Usage of virtual disks in storage with large amounts of data should be done more cautiously. Overall performance can still improve relative to the use of traditional minidisks, but only if the benefits that arise from avoiding real minidisk I/O outweigh the performance impact from increased storage usage and paging.

Load Wait State PSW

CP's handling of situations in which a guest virtual machine loads a wait state PSW has been improved. This benefits servers that do asynchronous processing (such as VTAM and SFS) and guest operating systems that are run on non-dedicated processors. The benefits are in terms of reduced processing requirements. The amount of benefit is proportional to the system-wide frequency of this operation, which is displayed as the GUESTWT variable on the RTM SYSTEM screen. The largest benefits have been observed for V=R, MODE=370 VSE guests running an I/O-intensive workload.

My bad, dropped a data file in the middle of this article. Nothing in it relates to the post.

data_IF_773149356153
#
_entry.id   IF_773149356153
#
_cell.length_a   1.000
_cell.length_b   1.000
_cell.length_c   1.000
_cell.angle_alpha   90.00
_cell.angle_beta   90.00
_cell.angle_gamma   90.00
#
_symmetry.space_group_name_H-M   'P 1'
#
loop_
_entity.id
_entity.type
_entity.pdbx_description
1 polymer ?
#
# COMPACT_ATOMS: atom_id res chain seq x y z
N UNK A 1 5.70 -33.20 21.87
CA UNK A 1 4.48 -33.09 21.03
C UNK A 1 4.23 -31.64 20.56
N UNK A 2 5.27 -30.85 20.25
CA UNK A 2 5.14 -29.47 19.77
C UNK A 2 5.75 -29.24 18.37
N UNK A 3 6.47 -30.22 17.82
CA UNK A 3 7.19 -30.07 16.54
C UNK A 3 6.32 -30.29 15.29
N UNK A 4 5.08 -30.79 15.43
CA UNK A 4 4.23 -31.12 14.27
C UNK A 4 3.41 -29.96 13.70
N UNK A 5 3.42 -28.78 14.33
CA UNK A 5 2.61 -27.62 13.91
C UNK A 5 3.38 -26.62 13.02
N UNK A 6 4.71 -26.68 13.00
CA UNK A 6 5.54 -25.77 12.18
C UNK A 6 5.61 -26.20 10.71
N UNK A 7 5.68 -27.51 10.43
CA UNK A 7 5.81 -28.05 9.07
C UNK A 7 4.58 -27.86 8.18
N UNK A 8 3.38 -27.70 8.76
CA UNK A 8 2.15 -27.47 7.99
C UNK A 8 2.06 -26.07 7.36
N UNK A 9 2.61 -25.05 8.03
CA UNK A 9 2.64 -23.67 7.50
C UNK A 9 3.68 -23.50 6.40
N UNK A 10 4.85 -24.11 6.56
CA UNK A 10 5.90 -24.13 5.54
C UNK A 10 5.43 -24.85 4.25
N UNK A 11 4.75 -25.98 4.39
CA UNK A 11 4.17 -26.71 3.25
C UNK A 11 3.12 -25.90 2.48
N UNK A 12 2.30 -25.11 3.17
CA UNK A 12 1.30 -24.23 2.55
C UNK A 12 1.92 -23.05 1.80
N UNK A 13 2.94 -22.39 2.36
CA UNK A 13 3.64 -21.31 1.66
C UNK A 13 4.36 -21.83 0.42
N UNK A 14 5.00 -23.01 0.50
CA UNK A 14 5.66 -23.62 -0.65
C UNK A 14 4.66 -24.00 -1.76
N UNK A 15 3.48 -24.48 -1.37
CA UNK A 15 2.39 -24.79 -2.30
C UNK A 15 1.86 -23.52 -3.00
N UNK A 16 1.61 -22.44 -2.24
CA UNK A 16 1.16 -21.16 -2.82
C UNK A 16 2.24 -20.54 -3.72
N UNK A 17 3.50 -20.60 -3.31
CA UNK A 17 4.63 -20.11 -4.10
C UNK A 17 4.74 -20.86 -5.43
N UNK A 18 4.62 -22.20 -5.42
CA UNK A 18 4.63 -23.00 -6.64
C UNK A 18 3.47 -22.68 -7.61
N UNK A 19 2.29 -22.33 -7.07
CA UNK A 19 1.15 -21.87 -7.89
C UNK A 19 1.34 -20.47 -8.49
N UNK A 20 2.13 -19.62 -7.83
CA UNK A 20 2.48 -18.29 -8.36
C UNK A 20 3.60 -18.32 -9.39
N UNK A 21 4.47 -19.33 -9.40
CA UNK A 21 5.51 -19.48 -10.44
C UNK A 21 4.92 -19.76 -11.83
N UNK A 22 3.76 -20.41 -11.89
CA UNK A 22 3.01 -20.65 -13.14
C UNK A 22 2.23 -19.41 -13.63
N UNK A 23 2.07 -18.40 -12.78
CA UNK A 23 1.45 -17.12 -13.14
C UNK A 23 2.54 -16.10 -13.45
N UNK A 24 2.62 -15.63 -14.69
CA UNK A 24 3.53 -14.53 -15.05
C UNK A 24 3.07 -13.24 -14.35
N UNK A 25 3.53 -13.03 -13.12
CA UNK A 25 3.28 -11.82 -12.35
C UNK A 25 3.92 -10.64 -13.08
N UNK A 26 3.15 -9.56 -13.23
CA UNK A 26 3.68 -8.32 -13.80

IUCV Processor Usage

IUCV and APPC/VM processor usage was reduced substantially in VM/ESA 1.1.1. Processor usage has been further reduced in VM/ESA 1.2.1. Both VTAM and SFS use IUCV or APPC/VM and benefit from this improvement.

Enhanced Fast Path CCW Translation

Fast path CCW translation was extended to include support for the case of V=R guests that do I/O to full pack minidisks. This can result in substantial improvements in system responsiveness and processor capacity for I/O-intensive workloads.

Shared Segment Serialization